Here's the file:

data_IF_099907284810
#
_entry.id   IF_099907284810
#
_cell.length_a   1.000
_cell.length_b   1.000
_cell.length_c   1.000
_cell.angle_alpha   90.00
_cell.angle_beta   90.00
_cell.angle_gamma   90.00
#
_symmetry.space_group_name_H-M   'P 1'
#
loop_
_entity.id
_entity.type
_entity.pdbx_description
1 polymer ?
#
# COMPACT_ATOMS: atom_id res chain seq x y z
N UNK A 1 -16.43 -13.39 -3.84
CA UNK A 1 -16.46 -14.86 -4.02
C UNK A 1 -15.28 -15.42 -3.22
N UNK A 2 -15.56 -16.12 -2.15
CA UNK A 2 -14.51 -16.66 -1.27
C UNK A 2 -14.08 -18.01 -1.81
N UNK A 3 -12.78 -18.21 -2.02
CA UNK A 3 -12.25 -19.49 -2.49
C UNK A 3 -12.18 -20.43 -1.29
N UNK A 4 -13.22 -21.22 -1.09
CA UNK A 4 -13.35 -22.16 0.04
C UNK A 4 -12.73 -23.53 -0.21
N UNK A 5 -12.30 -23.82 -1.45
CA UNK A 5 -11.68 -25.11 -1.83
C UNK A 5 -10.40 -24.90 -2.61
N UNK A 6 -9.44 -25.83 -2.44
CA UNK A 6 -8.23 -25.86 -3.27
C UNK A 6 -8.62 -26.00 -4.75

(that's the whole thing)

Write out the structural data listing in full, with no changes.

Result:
data_IF_099907284810
#
_entry.id   IF_099907284810
#
_cell.length_a   1.000
_cell.length_b   1.000
_cell.length_c   1.000
_cell.angle_alpha   90.00
_cell.angle_beta   90.00
_cell.angle_gamma   90.00
#
_symmetry.space_group_name_H-M   'P 1'
#
loop_
_entity.id
_entity.type
_entity.pdbx_description
1 polymer ?
#
# COMPACT_ATOMS: atom_id res chain seq x y z
N UNK A 1 -16.43 -13.39 -3.84
CA UNK A 1 -16.46 -14.86 -4.02
C UNK A 1 -15.28 -15.42 -3.22
N UNK A 2 -15.56 -16.12 -2.15
CA UNK A 2 -14.51 -16.66 -1.27
C UNK A 2 -14.08 -18.01 -1.81
N UNK A 3 -12.78 -18.21 -2.02
CA UNK A 3 -12.25 -19.49 -2.49
C UNK A 3 -12.18 -20.43 -1.29
N UNK A 4 -13.22 -21.22 -1.09
CA UNK A 4 -13.35 -22.16 0.04
C UNK A 4 -12.73 -23.53 -0.21
N UNK A 5 -12.30 -23.82 -1.45
CA UNK A 5 -11.68 -25.11 -1.83
C UNK A 5 -10.40 -24.90 -2.61
N UNK A 6 -9.44 -25.83 -2.44
CA UNK A 6 -8.23 -25.86 -3.27
C UNK A 6 -8.62 -26.00 -4.75